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an infants' school room must be to place the little pupils, as far as may be possible, at an equal distance from the point from which the teacher may propose generally to address them.
I offer to the consideration of
readers two plans for school rooms, the latter of which (No. 2) appears to be the most conducive to the perfection of the system.
The area of the former of these (No. 1) is an oblong of such proportions as that, after a part has been divided off from one end for a gallery of raised seats, the forms for the children, when in their classes, may occupy the sides of a square.
AA are the seats round the room.
B is a double rostrum, in the front part of which the monitor who is to lead the rest, when the school is engaged in an united lesson, takes his stand; and on the back part of which the superintendant places himself whenever he may wish to obtain the attention of the whole school at once, and convey a lesson to them all.
(C) is the gallery, in which all the children may be occasionally assembled within a smaller compass for general examination. This gallery
must have seats, at least equal, altogether, in length to all the other seats around the room.
(D) are the seats against the wall behind the rostrum.
The advantages of a square room are manifest. The distance of the several seats from the rostrum approach more nearly to equality than could possibly be the case in a lengthened oblong, and the eyes of the children are more easily directed to that point.
The seats for the monitors (E) must be placed at a sufficient distance from the benches against the walls, to leave room for the free passage of the children when they walk round the school two and two. They should be placed at the terminating line of each class, and two monitors may take their place on each seat, turning each towards his own class. The seats (E) should be so broad as to allow the monitors room to stand upon them when the lesson is given out from the rostrum.
Two smaller rooms (F) should be adjoined to the school, which are called class rooms. The one will be principally occupied in receiving those things which would be incumbrances in the larger room, and may be used occasionally, if such be wanted, as a committee room.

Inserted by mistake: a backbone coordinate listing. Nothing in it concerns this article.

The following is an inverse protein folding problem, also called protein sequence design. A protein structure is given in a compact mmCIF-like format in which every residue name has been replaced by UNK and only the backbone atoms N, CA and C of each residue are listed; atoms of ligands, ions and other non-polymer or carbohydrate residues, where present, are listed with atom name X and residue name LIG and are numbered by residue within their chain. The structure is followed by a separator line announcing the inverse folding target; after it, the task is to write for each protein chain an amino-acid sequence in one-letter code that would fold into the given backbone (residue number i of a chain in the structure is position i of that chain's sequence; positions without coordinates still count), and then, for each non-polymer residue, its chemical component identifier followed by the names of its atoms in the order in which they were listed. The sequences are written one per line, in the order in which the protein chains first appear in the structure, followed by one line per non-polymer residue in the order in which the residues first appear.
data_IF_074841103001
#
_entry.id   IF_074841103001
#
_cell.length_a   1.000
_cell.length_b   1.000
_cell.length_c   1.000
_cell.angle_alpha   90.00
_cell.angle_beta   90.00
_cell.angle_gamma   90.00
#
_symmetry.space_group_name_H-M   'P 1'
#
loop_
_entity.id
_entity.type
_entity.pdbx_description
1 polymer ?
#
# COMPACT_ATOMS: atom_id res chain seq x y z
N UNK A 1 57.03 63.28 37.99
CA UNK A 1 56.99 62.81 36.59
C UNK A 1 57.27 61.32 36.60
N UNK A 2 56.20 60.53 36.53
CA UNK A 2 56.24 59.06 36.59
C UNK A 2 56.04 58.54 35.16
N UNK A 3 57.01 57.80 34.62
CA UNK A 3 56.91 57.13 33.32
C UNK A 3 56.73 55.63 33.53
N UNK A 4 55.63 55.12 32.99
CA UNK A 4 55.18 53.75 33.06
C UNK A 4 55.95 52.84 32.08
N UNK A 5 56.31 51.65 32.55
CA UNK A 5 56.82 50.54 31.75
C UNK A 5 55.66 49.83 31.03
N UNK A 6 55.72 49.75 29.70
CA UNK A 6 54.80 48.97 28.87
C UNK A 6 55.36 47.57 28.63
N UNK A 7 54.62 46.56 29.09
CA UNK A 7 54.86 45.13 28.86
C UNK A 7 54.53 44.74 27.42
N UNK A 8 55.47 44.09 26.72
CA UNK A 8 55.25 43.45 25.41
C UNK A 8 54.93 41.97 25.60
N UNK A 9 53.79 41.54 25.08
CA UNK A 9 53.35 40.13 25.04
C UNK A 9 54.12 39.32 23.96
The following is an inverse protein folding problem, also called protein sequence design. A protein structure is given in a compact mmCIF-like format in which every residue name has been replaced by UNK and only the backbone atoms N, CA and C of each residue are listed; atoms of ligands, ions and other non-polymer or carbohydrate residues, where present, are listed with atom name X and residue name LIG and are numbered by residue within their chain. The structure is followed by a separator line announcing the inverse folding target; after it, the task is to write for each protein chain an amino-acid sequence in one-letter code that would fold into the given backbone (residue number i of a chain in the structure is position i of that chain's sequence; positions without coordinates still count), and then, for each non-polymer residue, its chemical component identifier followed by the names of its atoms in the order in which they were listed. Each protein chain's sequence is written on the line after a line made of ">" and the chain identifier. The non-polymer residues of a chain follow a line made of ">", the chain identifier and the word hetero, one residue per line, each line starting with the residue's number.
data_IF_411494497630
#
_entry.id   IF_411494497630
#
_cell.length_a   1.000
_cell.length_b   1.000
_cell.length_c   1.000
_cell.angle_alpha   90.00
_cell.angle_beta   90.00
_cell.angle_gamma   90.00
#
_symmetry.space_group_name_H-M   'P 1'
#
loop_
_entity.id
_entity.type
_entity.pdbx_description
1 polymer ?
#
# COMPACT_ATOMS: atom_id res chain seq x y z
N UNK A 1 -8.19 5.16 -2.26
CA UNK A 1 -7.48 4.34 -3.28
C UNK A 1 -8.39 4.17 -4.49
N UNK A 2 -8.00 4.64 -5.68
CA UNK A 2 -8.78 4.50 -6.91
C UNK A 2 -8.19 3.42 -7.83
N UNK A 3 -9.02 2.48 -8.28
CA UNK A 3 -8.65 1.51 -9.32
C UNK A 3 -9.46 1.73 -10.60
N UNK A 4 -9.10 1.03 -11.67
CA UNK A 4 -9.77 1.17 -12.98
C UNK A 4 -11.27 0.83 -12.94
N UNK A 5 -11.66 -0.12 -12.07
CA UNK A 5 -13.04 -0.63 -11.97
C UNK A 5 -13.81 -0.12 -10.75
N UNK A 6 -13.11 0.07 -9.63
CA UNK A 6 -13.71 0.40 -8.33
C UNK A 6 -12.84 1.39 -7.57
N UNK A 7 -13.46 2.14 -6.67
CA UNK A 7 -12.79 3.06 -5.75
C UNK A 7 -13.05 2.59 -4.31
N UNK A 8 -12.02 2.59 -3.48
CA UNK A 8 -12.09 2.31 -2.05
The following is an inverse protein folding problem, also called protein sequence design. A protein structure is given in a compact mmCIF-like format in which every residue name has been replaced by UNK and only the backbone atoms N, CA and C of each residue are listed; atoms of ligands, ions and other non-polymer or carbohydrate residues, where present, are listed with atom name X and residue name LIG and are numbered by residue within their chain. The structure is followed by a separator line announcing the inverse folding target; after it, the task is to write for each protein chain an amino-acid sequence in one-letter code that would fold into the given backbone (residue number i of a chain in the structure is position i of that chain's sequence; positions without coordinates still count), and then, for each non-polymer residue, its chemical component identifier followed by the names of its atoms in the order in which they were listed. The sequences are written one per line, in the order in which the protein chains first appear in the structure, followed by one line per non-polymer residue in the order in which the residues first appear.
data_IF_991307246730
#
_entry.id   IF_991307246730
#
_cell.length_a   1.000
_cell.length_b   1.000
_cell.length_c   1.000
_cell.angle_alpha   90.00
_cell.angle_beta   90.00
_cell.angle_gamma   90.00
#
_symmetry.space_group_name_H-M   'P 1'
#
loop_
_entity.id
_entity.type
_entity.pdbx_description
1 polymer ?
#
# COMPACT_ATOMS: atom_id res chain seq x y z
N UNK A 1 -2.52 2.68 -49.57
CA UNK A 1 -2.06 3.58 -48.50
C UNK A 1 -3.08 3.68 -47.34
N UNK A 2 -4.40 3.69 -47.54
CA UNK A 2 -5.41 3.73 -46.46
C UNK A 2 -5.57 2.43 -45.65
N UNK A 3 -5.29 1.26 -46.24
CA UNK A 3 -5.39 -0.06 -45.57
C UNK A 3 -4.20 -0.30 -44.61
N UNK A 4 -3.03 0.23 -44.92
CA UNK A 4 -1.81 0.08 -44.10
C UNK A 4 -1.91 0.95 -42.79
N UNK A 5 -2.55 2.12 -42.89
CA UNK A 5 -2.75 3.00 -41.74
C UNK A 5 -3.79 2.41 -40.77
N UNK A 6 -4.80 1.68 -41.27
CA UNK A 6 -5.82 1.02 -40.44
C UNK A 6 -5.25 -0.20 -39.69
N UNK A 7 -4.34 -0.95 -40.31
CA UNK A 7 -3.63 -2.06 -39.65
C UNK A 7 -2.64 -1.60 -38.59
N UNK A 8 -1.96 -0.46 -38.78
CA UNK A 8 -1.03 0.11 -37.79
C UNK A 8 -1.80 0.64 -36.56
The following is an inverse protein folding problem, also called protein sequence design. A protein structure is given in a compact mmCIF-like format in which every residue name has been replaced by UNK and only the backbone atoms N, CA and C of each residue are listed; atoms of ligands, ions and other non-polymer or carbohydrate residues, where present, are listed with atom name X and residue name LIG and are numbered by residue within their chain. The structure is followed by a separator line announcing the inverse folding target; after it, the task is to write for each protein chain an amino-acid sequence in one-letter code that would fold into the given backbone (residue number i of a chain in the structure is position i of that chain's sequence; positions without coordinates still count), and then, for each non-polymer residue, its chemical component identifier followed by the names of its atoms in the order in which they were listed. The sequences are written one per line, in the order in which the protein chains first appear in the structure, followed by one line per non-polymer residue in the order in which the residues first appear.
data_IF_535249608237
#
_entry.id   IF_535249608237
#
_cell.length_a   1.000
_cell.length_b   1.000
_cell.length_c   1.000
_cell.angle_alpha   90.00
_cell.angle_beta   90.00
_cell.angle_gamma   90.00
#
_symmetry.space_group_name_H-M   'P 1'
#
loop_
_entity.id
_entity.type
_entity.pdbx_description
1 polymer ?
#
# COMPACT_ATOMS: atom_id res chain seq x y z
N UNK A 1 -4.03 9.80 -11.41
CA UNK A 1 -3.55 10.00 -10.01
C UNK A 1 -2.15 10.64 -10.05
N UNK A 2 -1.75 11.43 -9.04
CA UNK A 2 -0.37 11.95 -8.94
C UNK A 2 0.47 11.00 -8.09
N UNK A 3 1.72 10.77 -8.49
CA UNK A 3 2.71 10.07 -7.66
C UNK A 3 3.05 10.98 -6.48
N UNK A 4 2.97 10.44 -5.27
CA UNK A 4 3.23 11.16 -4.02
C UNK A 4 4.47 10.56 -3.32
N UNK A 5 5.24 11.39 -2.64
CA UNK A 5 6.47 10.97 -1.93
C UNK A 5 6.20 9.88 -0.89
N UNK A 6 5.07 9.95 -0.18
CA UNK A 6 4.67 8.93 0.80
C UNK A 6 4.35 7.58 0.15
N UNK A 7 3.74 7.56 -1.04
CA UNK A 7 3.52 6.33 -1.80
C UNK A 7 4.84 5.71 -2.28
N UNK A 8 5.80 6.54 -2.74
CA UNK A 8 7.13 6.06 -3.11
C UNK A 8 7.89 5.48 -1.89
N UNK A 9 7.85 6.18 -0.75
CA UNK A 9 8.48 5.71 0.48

The other is for the purpose of more exact and personal instruction of the higher classes, and for individual examination.
It will be seen that the children seated on one side of the school room (D), if the whole be employed, will be necessarily behind the rostrum, and therefore not so exactly under the eye of the teacher. This line of seats may be appropriated to the more advanced children, who are nearly prepared for the parochial schools; and, among them, it would be desirable to assimilate the mode of instruction, as far as possible, to that of the institutions to which they are to be removed, in order that the transition when it takes place may be more easy and natural. At this period, indeed, of their education, the influence of the eye of the superintendant is not supposed to be so constantly necessary to the good order and the ready attention of the children.
Of the two plans, however, which are before the reader, I prefer considerably the second (No. 2.)
The superior advantages are the following: With the exception of the children on the seats behind the rostrum, and who are supposed to be nearly prepared to leave the school, the
whole of the little assembly are so arranged in the circumference of a circle, that their
eye is necessarily, and without effort, directed to the rostrum, which is very little removed from the centre.
All the children are thus moreover at an equal distance from the acting monitor, or the superintendant, who may in consesequence address all in the same tone, without any attempt at elevation of voice.
There are other benefits arising from this plan of the school room. From the position of the scholars, the necessity of a raised gallery is removed
The more advanced, whose examinations will principally take place in the class room, will be seated along the straight wall (D). Those next in progress the inner circle of seats (G); and these are the individuals who will, for the present, reap most benefit from the examinations, which take place in the large room. The smaller children will take their seat on the benches attached to the circular wall, and, being on a raised floor, will be more exactly and constantly under the observation of the teacher, and may be learners by the repeated examinations of those below.
In the second plan (No. 2) it is proposed that the roof should be so constructed as to